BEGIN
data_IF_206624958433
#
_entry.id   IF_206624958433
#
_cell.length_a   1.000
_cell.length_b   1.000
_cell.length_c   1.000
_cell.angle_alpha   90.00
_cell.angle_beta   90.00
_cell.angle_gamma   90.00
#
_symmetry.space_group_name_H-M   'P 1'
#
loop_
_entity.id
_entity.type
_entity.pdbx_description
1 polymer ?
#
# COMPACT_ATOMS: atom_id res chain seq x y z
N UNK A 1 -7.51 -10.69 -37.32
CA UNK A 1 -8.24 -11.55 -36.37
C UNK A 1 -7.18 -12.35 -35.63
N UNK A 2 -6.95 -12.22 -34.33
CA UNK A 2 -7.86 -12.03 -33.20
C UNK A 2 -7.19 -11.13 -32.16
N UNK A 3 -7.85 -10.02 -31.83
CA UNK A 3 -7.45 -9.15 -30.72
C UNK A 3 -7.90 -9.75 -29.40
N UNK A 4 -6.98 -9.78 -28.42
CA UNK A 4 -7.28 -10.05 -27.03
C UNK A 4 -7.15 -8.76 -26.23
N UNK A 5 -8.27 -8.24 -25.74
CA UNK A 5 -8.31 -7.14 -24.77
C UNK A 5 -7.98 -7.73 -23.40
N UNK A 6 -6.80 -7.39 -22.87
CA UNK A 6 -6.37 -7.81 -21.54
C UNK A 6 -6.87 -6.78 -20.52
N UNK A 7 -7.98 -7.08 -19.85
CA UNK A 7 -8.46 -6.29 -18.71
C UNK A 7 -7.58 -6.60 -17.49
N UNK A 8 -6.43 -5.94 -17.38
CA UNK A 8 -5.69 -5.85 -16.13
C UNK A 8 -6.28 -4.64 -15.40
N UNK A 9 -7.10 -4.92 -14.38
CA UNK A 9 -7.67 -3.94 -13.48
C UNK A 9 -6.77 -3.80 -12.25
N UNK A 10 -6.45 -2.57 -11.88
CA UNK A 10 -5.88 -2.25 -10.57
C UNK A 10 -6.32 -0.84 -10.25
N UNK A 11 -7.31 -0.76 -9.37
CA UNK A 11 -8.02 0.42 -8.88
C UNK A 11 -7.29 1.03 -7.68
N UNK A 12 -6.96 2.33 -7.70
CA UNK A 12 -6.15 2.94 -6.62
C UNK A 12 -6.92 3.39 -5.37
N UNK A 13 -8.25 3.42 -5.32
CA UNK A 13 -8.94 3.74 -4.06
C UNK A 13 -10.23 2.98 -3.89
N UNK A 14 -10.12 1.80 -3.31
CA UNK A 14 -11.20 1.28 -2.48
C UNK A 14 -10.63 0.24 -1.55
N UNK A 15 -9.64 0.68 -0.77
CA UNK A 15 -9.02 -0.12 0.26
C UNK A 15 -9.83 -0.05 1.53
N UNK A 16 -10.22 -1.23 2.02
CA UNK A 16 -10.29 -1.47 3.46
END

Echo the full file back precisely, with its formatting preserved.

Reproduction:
data_IF_206624958433
#
_entry.id   IF_206624958433
#
_cell.length_a   1.000
_cell.length_b   1.000
_cell.length_c   1.000
_cell.angle_alpha   90.00
_cell.angle_beta   90.00
_cell.angle_gamma   90.00
#
_symmetry.space_group_name_H-M   'P 1'
#
loop_
_entity.id
_entity.type
_entity.pdbx_description
1 polymer ?
#
# COMPACT_ATOMS: atom_id res chain seq x y z
N UNK A 1 -7.51 -10.69 -37.32
CA UNK A 1 -8.24 -11.55 -36.37
C UNK A 1 -7.18 -12.35 -35.63
N UNK A 2 -6.95 -12.22 -34.33
CA UNK A 2 -7.86 -12.03 -33.20
C UNK A 2 -7.19 -11.13 -32.16
N UNK A 3 -7.85 -10.02 -31.83
CA UNK A 3 -7.45 -9.15 -30.72
C UNK A 3 -7.90 -9.75 -29.40
N UNK A 4 -6.98 -9.78 -28.42
CA UNK A 4 -7.28 -10.05 -27.03
C UNK A 4 -7.15 -8.76 -26.23
N UNK A 5 -8.27 -8.24 -25.74
CA UNK A 5 -8.31 -7.14 -24.77
C UNK A 5 -7.98 -7.73 -23.40
N UNK A 6 -6.80 -7.39 -22.87
CA UNK A 6 -6.37 -7.81 -21.54
C UNK A 6 -6.87 -6.78 -20.52
N UNK A 7 -7.98 -7.08 -19.85
CA UNK A 7 -8.46 -6.29 -18.71
C UNK A 7 -7.58 -6.60 -17.49
N UNK A 8 -6.43 -5.94 -17.38
CA UNK A 8 -5.69 -5.85 -16.13
C UNK A 8 -6.28 -4.64 -15.40
N UNK A 9 -7.10 -4.92 -14.38
CA UNK A 9 -7.67 -3.94 -13.48
C UNK A 9 -6.77 -3.80 -12.25
N UNK A 10 -6.45 -2.57 -11.88
CA UNK A 10 -5.88 -2.25 -10.57
C UNK A 10 -6.32 -0.84 -10.25
N UNK A 11 -7.31 -0.76 -9.37
CA UNK A 11 -8.02 0.42 -8.88
C UNK A 11 -7.29 1.03 -7.68
N UNK A 12 -6.96 2.33 -7.70
CA UNK A 12 -6.15 2.94 -6.62
C UNK A 12 -6.92 3.39 -5.37
N UNK A 13 -8.25 3.42 -5.32
CA UNK A 13 -8.94 3.74 -4.06
C UNK A 13 -10.23 2.98 -3.89
N UNK A 14 -10.12 1.80 -3.31
CA UNK A 14 -11.20 1.28 -2.48
C UNK A 14 -10.63 0.24 -1.55
N UNK A 15 -9.64 0.68 -0.77
CA UNK A 15 -9.02 -0.12 0.26
C UNK A 15 -9.83 -0.05 1.53
N UNK A 16 -10.22 -1.23 2.02
CA UNK A 16 -10.29 -1.47 3.46